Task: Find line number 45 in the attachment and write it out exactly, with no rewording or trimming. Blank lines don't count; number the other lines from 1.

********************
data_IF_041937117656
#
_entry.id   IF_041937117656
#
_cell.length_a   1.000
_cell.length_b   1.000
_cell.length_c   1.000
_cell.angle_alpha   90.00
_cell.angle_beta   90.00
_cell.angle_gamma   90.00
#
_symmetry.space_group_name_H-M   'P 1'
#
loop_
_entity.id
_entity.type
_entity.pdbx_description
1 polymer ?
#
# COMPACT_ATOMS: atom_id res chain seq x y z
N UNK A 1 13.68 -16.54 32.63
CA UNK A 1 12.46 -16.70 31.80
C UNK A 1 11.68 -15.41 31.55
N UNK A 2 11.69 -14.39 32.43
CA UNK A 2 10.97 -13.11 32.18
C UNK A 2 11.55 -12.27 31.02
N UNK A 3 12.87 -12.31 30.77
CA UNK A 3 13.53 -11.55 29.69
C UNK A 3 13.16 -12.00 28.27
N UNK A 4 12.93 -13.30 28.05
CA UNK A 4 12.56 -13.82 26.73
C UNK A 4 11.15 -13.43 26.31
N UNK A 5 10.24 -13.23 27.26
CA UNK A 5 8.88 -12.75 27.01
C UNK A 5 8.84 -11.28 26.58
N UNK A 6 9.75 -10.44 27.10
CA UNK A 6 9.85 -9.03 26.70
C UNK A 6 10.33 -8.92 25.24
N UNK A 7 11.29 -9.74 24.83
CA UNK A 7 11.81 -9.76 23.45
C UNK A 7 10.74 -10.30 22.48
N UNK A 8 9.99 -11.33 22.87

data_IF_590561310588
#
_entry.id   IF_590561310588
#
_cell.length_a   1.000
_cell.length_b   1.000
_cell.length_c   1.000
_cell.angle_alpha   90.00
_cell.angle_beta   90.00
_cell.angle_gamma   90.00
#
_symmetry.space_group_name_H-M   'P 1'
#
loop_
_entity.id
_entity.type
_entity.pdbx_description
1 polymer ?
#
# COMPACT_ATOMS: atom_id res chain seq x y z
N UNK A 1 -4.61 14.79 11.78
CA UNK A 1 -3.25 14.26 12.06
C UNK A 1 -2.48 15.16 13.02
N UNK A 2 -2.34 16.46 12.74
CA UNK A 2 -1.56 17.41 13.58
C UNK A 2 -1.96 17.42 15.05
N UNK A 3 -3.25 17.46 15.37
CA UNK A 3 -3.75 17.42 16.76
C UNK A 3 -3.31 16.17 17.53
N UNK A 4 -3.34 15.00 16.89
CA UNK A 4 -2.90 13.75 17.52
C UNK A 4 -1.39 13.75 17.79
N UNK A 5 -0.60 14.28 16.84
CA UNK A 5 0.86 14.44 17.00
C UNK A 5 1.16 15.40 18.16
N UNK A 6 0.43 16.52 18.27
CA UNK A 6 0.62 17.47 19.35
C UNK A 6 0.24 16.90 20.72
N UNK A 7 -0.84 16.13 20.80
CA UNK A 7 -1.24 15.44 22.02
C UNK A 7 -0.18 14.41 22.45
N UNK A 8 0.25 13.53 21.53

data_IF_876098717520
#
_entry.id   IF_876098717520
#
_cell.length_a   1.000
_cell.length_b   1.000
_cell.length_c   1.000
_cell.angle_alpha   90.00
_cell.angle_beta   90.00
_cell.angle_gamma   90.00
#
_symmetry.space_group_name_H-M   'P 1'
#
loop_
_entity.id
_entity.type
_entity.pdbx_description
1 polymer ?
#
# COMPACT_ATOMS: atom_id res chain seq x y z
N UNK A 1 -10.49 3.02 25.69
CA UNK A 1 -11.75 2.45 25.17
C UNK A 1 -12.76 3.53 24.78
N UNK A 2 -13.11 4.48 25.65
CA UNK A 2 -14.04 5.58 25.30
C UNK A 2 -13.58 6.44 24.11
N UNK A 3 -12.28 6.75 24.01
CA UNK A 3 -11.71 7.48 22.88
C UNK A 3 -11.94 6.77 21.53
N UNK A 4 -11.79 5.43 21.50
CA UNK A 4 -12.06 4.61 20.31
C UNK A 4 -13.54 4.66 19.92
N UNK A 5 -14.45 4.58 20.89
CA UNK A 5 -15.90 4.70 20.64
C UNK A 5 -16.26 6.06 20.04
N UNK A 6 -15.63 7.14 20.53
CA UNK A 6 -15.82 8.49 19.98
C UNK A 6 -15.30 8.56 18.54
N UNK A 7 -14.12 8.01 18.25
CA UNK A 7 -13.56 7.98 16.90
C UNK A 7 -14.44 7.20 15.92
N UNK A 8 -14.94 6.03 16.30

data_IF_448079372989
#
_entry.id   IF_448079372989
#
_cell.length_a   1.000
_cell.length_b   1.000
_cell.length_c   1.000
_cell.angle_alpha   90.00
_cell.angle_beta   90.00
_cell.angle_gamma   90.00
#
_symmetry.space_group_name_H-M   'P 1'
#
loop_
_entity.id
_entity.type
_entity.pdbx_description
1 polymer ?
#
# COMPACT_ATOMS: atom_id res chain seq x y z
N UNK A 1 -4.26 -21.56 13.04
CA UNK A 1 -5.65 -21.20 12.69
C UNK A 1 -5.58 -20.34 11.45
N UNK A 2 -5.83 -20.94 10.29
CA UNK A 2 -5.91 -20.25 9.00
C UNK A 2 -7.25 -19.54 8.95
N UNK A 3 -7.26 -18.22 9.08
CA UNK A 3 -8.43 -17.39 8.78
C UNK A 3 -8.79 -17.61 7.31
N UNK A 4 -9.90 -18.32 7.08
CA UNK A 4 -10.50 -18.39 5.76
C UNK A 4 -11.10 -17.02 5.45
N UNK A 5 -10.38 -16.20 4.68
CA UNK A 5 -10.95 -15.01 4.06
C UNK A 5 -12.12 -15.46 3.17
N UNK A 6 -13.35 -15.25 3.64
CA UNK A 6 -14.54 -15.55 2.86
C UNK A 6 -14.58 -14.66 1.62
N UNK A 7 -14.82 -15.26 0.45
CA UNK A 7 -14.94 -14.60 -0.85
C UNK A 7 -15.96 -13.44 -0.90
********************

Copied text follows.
_entry.id   IF_590561310588